France’s prime aviation event, the Paris Air Forum (PAF) took place Friday, June 16, 2023 under the theme: “Together for a new take off”, and just before the Paris Bourget air show, which returned after 4 long years due to Covid-19. The first panel discussion entitled: “Is there a limit to the growth of air transport?” was moderated by Jens Flottau, Editor-in-Chief, Commercial Aviation, Aviation Week, and featured Christian Scherer, Airbus CCO; Rob Watson, Rolls Royce Aerospace President; Campbell Wilson, Air India CEO & MD; Sir Tim Clark, Emirates President; and Willie Walsh, IATA DG.
The participants agreed that the industry should not hit the brakes on growth. It has the capacity to address increasing demand and the CO2 emissions challenge thanks to technology, and other levers of the Fly Net Zero by 2050 strategy.
Christian Scherer confirmed Airbus currently is not working on a new airplane program. Aviation needs to play with the cards it has today, particularly fuel consumption. 75% of the current fleet worldwide still features old technology engines. Replacing these by the current generation aircraft would greatly help the industry in its quest to reduce its carbon footprint and its costs. The Airbus CCO also pointed to huge inefficiencies in Air Traffic Management (ATM), largely politically driven, as well as focusing on Sustainable Aviation Fuels (SAF).
Rob Watson highlighted the size of the environmental challenge, but referred to the opportunities ahead, including producing smaller engines and developing e-fuels, which France could benefit from greatly. The Rolls Royce Aerospace President confirmed the technology is there, but that Governments need to step up in the decarbonization efforts through investment and incentivization. Any project to build new equipment requires 10 years but can only materialize through collaboration with Governments.
Campbell Wilson, Air India’s CEO & MD, was asked if he had the best or worst job in Aviation. He provided insights on his reality, centering his comments around India’s condition as a developing country, very different from France and its preoccupations. The increasing population numbers signifies there is a lot of room for growth, especially domestically, not just for Air India, but also the other industry players, and a heavy need for infrastructure. India has the largest population worldwide, the 5th largest economy and the 3rd aviation market, but the airline industry is still not fully liberalized. Air India itself has only recently been privatized, and recruitment is also proving to be a challenge. Needless to say, the potential is huge.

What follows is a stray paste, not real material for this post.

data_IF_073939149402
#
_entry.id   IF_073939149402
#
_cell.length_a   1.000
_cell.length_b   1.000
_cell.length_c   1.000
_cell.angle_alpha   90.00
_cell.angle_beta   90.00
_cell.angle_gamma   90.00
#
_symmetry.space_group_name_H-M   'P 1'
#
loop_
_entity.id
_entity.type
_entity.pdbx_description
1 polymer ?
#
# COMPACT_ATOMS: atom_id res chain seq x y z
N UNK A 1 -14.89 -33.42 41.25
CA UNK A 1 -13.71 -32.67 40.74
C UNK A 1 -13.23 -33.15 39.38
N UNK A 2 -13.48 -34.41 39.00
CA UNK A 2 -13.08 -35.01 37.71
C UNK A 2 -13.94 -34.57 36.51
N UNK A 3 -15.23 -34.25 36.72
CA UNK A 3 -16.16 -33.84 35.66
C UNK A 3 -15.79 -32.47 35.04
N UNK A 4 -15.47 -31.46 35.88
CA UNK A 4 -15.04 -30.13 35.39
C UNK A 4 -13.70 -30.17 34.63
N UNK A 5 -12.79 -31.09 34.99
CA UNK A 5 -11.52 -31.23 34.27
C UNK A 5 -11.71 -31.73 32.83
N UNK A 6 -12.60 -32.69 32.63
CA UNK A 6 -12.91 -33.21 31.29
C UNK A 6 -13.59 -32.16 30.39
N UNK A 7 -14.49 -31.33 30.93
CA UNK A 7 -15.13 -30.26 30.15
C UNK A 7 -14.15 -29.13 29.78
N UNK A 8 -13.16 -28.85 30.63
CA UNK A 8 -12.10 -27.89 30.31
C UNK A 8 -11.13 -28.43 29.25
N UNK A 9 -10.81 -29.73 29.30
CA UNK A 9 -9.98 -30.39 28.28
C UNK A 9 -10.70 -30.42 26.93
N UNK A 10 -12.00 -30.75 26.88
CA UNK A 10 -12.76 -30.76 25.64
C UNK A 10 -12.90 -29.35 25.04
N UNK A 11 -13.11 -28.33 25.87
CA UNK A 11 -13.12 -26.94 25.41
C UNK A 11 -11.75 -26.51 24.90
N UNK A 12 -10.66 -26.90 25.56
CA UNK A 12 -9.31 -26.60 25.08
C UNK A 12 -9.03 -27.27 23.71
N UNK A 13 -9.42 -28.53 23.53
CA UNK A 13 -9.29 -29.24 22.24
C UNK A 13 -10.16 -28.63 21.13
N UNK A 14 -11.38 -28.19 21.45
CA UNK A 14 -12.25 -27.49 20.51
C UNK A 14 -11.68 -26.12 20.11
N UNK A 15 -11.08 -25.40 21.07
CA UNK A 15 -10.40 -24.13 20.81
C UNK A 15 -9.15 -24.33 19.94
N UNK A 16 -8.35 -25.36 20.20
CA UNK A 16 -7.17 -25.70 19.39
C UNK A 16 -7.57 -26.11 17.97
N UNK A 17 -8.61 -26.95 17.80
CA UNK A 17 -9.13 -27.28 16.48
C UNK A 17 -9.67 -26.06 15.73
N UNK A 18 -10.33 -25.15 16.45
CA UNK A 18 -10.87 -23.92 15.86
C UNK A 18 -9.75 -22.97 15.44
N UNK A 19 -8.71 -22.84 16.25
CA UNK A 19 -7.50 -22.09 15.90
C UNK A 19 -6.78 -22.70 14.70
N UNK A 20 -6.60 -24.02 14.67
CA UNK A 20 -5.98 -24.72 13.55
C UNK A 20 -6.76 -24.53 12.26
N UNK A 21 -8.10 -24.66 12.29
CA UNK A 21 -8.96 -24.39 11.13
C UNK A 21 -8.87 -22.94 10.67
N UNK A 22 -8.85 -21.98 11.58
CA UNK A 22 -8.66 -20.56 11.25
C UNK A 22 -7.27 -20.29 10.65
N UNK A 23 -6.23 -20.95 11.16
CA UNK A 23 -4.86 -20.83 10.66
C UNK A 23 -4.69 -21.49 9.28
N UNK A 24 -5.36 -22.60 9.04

Sir Tim Clark, Emirates President, insisted technology is key to growth. Engines, for example, will require less fuel and therefore contribute to reducing CO2 emissions. Hydrogen, a hot topic, represents a great solution but will not be viable by 2030. The Emirates President criticized Governments and regulators which have not taken the right decisions and cited both the Amsterdam airport flight capping and the French short-haul flights ban as examples. He expressed his worries these decisions start being replicated across the planet, resulting in demand not being met, and soaring prices.
Willie Walsh, stated summer 2023 should outperform 2022 in traffic and growth thanks to airports and airlines’ efforts, but French strikes, specifically at Air Traffic Control level, could hamper the performance. He stressed supply chain issues including maintenance and spare parts, as limiting airlines, and the current demand exceeding capacity. Though frustrating for the industry, he did not foresee any significant change to the status quo. The IATA DG also shared his negative experience with rail coming to Paris, with a 25-minute delay, a Wi-Fi connection down and overall levels of service he jokingly referred to as “not nearly as good as those experienced onboard a Ryanair flight”, all the while praising the value of aviation for the world and highlighting the fact the industry would reach its ambitious goals.
Willie Walsh, IATA DG at the Paris Air Forum, 16 June 2023
The 2023 Paris Air Forum took place at a time where the importance of aviation is more than ever under the spotlight, not only due to the Paris Le Bourget Air Show, but ahead of two major events taking place in the country. This autumn, France will host the 2023 Rugby World Cup, which will attract hundreds of thousands of spectators. The sporting competition and the corresponding increase in air traffic will serve as a live trial as the country prepares for an event of even greater magnitude: the 2024 Summer Olympics, for which Paris will serve as host city. Considering France and Paris represent the number 1 tourist destinations (country and city) worldwide with a peak in visitor numbers during summer, the estimated 1.5 million visitors from abroad expected next year for the greatest sporting event on the planet has the potential to put even greater strain and collapse the transport ecosystem. The world will have its eyes riveted on the country, and France’s image is at stake. Infrastructure and transport as a whole will be stretched to the maximum, and the possibility of strikes, delays and cancellations represent a risk to the satisfaction of the Olympics spectators and millions of tourists who will visit France next year.